Voltage Regulators: An Introduction

We finish off our Introduction to Electronic Components series with the voltage regulator, which is a useful little thing. Sometimes, you have more voltage than you need—say, when you’re working with a 9 volt battery but you need 5 volts for your circuit. Also, if your project is especially finicky, they can also take in a fluctuating amount of voltage and emit a perfectly constant value.

If you’re looking for more about other components (say…diodes, buttons and switches, resistors, etc etc) check out the whole playlist!

 

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Draw MIDI: A DIY Paper Circuit Project

Update: Alex won first place in NYU Music Technology’s 2014 product design competition!                       Congrats!

 

Today’s Project: Draw MIDI

(Production: Ronny Mraz, Adam November, and Kathleen “Ying-Ying” Zhang, full credits at Youtube)

A digital-based project, Alex Haff’s Draw MIDI uses capacitance sensing to collect electrical signal from a pencil-and-paper keyboard, converts that to MIDI using an Arduino, and then sends the code into your computer via a Max patch. That may sound complicated, but it’s quite simple once you understand the function of each part of the project.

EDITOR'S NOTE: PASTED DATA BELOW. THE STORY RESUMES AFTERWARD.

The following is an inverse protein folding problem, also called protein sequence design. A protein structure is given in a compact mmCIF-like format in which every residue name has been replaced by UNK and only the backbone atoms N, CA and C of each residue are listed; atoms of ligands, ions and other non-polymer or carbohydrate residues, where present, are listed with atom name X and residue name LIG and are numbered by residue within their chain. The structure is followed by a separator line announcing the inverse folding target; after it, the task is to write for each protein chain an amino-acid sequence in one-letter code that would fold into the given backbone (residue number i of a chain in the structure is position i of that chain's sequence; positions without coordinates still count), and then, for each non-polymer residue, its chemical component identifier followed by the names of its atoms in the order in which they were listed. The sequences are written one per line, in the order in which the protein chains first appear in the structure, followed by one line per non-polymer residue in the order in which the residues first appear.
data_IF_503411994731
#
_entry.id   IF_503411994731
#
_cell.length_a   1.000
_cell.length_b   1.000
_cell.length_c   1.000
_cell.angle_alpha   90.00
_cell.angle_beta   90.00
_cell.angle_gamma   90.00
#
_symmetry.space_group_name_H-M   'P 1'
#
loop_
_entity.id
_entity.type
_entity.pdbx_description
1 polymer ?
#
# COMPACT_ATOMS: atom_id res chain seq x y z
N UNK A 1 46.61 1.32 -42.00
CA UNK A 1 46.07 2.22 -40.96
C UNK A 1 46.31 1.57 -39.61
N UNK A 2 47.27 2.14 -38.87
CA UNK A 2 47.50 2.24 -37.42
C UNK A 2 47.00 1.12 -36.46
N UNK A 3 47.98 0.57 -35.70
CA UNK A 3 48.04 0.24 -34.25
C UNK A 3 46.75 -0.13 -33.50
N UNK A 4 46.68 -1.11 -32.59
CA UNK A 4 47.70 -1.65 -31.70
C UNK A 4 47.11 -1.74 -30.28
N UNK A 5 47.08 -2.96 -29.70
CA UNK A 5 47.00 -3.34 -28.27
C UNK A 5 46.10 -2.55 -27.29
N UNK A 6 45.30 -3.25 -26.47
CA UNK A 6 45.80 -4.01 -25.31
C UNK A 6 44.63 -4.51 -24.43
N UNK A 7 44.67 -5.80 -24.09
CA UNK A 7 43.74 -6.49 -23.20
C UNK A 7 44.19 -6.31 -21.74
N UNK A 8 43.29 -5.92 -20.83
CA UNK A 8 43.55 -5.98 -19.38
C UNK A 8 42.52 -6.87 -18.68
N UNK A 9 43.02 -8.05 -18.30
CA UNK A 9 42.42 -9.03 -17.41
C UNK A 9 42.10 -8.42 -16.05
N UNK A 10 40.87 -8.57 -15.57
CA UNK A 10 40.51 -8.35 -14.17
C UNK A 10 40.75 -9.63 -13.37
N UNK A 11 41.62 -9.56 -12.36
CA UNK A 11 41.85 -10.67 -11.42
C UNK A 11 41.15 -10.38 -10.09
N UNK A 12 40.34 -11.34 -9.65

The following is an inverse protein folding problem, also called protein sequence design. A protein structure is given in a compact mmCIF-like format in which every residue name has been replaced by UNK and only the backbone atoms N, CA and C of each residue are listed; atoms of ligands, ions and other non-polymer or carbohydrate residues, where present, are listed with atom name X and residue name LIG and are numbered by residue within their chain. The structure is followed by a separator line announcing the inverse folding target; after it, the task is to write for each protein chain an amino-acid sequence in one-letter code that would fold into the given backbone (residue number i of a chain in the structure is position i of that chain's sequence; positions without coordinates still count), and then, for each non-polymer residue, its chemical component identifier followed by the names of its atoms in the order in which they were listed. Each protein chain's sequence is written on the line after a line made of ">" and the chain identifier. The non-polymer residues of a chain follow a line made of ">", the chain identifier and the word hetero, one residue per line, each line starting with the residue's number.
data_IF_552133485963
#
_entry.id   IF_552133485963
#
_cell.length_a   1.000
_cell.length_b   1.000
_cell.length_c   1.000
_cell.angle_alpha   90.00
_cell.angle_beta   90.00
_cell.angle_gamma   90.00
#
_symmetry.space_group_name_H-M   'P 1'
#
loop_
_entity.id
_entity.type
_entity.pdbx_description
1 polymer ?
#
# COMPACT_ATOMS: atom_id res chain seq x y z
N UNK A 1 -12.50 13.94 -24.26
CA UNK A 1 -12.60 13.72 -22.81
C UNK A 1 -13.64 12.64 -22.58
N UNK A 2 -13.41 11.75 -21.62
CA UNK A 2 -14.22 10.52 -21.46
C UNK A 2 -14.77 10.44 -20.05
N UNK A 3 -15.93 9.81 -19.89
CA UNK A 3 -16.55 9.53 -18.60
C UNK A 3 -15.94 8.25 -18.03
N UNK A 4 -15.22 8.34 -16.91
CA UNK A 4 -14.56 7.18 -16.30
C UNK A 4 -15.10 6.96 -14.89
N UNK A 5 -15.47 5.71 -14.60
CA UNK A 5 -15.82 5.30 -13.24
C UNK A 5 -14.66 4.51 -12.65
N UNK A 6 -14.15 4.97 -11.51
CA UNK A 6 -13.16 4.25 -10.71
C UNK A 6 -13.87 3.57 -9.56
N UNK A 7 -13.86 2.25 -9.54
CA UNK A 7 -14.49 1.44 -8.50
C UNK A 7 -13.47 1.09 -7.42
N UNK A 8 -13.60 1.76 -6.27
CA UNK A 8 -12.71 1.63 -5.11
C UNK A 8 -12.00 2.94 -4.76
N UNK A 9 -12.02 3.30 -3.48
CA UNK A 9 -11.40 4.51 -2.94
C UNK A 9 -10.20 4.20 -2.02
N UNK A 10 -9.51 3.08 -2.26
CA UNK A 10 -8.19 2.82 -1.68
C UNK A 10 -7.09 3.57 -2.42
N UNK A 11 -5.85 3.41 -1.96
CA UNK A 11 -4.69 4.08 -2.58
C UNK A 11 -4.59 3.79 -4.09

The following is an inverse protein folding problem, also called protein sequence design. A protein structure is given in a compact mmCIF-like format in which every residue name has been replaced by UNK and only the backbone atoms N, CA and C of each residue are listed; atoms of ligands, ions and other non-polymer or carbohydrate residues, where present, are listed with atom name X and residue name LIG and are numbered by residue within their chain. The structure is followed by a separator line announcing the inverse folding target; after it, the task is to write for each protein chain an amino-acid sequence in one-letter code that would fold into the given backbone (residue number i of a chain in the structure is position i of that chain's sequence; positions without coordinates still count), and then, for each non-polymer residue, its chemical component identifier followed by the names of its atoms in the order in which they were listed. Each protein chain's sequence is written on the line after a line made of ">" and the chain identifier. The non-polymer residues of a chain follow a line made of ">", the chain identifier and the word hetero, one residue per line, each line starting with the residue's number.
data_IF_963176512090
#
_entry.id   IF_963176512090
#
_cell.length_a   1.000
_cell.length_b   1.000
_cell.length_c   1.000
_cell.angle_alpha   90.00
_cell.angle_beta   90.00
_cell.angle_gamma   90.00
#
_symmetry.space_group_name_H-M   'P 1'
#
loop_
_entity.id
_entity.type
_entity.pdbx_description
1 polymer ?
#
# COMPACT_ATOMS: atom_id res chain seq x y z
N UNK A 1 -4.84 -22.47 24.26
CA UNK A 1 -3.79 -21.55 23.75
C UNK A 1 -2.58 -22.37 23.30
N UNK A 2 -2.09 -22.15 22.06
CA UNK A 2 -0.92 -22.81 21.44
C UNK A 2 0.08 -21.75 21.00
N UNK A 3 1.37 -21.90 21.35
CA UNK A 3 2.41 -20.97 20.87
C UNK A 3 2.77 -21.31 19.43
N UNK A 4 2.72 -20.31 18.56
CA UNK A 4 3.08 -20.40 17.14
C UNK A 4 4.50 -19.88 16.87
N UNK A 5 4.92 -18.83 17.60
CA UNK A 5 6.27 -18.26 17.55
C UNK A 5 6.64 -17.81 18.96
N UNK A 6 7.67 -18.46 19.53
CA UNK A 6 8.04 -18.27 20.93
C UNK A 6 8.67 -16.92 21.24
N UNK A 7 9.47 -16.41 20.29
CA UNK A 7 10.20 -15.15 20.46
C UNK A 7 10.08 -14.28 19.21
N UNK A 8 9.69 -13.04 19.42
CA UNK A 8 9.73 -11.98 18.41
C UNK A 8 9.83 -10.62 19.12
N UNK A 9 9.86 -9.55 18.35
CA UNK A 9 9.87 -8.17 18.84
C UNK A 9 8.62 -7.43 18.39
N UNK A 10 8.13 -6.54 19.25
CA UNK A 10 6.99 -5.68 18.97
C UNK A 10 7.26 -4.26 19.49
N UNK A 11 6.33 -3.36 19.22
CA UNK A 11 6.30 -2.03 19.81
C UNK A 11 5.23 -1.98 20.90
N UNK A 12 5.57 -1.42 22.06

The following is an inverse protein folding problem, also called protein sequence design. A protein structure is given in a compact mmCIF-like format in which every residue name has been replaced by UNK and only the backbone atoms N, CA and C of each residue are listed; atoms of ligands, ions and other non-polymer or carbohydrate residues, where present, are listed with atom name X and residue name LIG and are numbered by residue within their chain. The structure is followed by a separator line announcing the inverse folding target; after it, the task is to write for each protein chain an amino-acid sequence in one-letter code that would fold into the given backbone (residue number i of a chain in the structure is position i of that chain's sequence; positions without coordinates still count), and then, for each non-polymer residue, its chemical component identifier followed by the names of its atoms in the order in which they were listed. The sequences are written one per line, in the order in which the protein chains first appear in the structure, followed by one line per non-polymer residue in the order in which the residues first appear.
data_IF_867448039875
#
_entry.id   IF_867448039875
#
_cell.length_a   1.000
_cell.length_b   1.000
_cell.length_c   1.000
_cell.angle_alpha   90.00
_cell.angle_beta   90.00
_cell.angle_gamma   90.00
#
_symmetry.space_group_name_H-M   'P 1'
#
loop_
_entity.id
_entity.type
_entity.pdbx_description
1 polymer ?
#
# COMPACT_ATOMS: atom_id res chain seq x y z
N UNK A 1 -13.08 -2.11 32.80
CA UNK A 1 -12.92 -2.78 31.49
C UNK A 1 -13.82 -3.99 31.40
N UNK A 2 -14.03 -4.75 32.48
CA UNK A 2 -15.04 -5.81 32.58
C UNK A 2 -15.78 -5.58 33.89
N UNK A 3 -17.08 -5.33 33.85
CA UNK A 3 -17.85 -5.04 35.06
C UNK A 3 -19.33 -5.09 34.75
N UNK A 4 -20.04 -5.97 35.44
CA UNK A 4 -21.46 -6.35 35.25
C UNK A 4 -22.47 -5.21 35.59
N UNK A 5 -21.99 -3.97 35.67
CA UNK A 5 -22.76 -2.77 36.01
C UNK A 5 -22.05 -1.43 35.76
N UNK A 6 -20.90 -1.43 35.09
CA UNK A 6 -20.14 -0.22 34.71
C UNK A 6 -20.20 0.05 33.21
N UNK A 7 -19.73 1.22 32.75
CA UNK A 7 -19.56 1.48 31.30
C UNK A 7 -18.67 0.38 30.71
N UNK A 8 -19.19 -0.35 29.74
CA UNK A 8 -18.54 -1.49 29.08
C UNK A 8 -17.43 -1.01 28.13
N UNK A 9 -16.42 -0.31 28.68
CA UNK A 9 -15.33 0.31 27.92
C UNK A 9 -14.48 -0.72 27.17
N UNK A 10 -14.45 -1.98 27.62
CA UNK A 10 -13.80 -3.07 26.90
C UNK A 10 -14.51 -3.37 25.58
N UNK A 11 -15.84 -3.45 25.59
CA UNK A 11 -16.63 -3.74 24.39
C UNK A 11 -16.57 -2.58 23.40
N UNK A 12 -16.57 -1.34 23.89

System Requirements and Code

While this project can technically be done on Windows, it takes a bit of finagling. We recommend Mac OSX.

Because Draw MIDI is a digital project, you’ll also need some code. For this project, Alex used both an Arduino sketch and a Max patch. You can find each of them here and here.

The Arduino code will run in the controller’s software on your computer. The Max patch will need to be run in Max. If you don’t own Max, never fear. You can copy and paste the code into Max’s free runtime application.

Step-by-Step

NYU Music Technology is an active member of the Instructables.com community. As such, a step-by-step guide of building the project may be found here.

Edit: Thanks for the feature, Instructables!

We had a lot of fun with this week’s project and hope you will, too! A special thanks to Langdon Crawford for cleaning up and hosting the code.

Draw MIDIPaper Circuits

Paper circuits have been making their way around the tech world because their low-cost components give them great potential for cheap mass production. For DIY, they offer similar affordability, a great availability of materials, and they’re just plain fun. There’s a novelty in creating something interactive from ink and graphite. Usually, our words and drawings can’t fly off the page, but with the addition of electronics they can light up or be heard.

For an industry application of paper circuits, watch our talk with educator Alex Ruthmann.

For some inspiration, check out this Ted Talk, “DJ Decks Made of Paper” by Kate Stone.

And for some great, simple projects the Exploratorium’s Tinkering Studio has you covered.

 

A Speaker From a Starbucks Cup?